There are very few plants that seem to radiate so much life and positive energy. Croton is maybe the best representative of the kind. Shiny, evergreen, large and thick leaves striped with green, yellow, orange, red, pink, or black will catch your attention instantly! They grow up to 3 yards or meters in their natural habitat. What you want is to go a step further – and experiment. Is it possible to grow croton in almost nothing but water?
Croton can grow in water due to its stem nature if it still gets the nutrients it needs from sunlight, hydroponics appropriate fertilizers, air, environment, and other sources. Hydroponics-grown croton can be vibrant, healthy, and beautiful additions to any home or garden.
Ready to read more about croton? They’re an amazing plant, so be sure to keep reading!
Quick (and cool) Croton Facts
Codiaeum Variegatum (of the spurge family, Euphorbiaceae) originates from southeastern Asia, Australia, New Zealand, and the Pacific islands. Although there are around 17 different sorts of croton, only the one with a diversity of colors may be grown to become a houseplant.
Bearing in mind the part of the world where it comes from, it is reasonable to assume that croton demands some (but not too much) warmth, light, a lot of water, and humidity to grow.
Hydroponics is cool, and so are crotons.
Here’s another cool fact: sometimes croton also refers to many broadleaf, annual weeds in the spurge family. Those weeds tend to be toxic to livestock, though it’s rarely eaten. We don’t want to grow that stuff, so don’t grow that. Instead, grow the pretty kind we actually mean.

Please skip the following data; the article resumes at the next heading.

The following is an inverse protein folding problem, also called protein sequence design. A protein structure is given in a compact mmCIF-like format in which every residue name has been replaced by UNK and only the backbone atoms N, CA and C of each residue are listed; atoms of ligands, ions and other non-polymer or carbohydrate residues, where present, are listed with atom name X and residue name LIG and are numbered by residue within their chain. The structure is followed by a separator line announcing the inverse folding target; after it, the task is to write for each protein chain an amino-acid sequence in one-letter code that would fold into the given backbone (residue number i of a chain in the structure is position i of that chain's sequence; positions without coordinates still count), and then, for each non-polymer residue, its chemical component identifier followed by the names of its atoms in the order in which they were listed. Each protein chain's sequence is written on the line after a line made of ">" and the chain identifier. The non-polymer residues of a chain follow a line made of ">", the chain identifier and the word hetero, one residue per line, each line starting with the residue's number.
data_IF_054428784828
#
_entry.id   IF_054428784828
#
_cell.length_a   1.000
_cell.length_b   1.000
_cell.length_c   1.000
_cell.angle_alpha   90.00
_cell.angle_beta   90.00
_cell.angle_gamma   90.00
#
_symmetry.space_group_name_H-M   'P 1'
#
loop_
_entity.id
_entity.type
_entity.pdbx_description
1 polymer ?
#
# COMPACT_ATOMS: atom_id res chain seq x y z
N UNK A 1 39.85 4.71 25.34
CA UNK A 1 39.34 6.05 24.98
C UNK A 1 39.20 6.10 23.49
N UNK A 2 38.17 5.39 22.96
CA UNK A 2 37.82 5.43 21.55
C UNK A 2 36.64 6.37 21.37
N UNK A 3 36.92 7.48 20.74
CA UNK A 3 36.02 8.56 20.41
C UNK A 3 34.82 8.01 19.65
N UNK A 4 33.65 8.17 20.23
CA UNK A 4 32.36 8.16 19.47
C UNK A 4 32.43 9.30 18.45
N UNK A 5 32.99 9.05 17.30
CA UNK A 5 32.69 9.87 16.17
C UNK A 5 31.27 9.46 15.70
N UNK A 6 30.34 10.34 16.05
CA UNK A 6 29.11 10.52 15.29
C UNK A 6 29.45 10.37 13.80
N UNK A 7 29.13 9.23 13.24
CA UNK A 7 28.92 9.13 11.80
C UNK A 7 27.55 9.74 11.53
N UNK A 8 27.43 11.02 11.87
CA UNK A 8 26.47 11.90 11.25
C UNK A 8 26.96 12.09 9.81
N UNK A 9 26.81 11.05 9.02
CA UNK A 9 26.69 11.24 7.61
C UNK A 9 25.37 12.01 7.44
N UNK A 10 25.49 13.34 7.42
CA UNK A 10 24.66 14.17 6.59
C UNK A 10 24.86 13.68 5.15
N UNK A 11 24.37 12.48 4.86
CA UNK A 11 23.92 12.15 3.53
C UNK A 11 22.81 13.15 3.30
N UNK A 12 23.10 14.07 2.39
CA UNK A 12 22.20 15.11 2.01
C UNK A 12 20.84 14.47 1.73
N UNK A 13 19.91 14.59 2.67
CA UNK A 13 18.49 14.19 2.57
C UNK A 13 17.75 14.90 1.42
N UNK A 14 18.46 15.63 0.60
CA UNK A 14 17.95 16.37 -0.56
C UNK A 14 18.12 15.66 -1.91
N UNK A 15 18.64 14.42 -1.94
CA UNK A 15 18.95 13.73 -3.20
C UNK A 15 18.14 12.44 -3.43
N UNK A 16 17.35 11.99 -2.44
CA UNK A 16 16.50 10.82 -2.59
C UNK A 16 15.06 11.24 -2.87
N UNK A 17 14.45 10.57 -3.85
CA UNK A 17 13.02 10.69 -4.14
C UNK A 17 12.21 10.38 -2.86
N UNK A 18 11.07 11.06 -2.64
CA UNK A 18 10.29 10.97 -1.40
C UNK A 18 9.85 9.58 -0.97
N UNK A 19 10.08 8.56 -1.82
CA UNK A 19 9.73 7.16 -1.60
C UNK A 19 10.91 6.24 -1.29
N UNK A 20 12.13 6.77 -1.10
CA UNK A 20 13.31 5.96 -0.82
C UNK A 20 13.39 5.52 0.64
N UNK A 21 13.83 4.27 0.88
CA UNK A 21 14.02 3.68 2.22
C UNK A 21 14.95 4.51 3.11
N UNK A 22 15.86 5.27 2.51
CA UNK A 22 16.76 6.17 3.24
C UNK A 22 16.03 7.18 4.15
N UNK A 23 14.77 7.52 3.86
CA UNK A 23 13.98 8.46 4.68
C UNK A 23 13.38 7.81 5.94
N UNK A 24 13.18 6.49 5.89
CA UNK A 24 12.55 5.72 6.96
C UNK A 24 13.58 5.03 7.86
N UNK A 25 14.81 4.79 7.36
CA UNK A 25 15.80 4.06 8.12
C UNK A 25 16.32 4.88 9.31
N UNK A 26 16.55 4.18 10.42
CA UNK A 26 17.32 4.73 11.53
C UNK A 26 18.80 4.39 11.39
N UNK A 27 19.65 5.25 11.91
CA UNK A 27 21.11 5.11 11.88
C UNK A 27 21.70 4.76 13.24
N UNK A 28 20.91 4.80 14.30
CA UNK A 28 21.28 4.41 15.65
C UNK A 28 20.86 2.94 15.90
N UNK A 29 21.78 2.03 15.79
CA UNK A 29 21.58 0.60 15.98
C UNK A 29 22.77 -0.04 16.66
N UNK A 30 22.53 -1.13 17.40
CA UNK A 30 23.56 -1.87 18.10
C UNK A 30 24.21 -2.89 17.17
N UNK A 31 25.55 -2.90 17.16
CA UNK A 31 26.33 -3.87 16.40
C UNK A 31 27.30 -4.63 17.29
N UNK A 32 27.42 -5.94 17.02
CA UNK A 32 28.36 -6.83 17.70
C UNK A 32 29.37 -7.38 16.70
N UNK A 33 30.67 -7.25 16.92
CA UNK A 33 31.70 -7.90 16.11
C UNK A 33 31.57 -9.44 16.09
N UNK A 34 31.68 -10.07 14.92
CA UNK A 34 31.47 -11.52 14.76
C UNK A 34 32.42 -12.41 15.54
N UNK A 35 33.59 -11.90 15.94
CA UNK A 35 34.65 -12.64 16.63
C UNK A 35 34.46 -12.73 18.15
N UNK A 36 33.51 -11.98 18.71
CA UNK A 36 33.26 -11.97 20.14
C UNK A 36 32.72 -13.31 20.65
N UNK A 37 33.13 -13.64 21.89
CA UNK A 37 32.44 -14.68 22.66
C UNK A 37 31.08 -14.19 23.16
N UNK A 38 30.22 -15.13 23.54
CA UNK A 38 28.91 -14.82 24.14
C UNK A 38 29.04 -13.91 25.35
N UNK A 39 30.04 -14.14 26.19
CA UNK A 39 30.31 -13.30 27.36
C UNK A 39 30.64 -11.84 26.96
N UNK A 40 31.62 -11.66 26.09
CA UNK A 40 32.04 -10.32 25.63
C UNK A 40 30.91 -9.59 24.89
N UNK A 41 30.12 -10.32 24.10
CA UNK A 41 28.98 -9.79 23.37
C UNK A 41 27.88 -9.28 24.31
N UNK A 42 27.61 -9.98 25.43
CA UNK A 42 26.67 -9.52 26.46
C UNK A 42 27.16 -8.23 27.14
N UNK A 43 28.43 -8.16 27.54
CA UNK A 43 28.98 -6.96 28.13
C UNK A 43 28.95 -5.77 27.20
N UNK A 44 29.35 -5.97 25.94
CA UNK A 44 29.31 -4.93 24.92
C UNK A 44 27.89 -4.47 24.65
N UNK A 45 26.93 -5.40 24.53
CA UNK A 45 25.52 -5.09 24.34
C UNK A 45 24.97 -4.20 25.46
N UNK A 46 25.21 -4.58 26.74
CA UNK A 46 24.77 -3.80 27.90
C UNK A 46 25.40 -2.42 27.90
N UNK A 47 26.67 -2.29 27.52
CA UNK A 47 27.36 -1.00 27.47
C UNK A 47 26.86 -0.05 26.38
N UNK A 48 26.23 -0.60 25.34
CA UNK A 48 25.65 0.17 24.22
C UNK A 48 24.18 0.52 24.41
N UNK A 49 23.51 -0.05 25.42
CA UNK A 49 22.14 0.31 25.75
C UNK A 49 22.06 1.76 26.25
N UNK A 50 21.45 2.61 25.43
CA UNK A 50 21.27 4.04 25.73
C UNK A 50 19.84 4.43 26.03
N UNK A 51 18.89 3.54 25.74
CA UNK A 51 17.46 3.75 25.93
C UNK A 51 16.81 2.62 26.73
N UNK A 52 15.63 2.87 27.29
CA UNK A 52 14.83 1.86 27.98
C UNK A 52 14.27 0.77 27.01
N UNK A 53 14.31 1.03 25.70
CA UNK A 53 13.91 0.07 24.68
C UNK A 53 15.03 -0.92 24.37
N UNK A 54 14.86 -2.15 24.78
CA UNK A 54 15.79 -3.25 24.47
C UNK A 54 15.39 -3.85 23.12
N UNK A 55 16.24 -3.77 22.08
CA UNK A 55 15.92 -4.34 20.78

But first, one more cool fact about croton.
Croton requires a good deal of humidity to thrive. Utah doesn’t have a good deal of natural humidity, so I struggle growing any croton. You can grow it next to other plants or in a greenhouse a whole lot easier than trying to keep it on its own.
How To Propagate Croton in Water?
Propagating new croton in water is not a quick process, so it requires a good deal of patience, waiting, and more patience. It can take several weeks to get a new plant from an existing one, and even longer for that plant to become strong.
When you grow croton in soil, you take an adult plant, cut a leaf or a stem (about 4 to 5 inches long), and plant it in soil. Even then, you need to make sure you get an axillary bud so that the plant propagates properly, without becoming a blind cutting. Thankfully, it is not that different if the habitat is water.
If you decide to cut stem, here is the process:
- First, cut a stem 4 to 5 inches long from an established plant, ideally including a piece of root and an axillary bud so you don’t end up with a blind cutting.
- Cut off all the leaves because you need all the water to empower the roots.
If you decide to take a leaf:
- Make sure that it is a healthy one.
- Cut it with its base (up to where it joins with the stem, as that will become the new roots).
- Know that you will not propagate true croton, as this will be a blind cut.
For a couple of days, leave the stem or leaf in a dark and dry place. This is to dry it out and hopefully prevent a whole host of issues.
Afterward, you take rainwater or simply clean water and immerse only an inch of the stem, or leaf base. This will help the new croton put down roots.
Here’s what you do next.
- Put the croton stem or leaf in a glass or jar of water. Make sure that the part where you made a cut/leaf base is under the water.
- Put a glass or jar in a sunny, warm place away from draught.
- You’ll see the first signs of roots in a few weeks.
- When the roots are a few inches long, plant them and grow them.
This is not a fast process, though, so remember to be patient.
If you’d rather not be patient while trying to propagate croton yourself, then go ahead and buy a croton start. It’ll be a whole lot faster to get a start and switch it to hydroponics than to grow your own croton start.
Seriously. Just go buy a croton start. It’s a ton easier.
Will A Croton Leaf Root in Water?
Croton leaves will grow roots in water, though they may not be able to propagate or bud into a proper croton plant. So while croton can grow from a leaf, it will be a blind cut unless the leaf cut also has a stem and an axillary bud.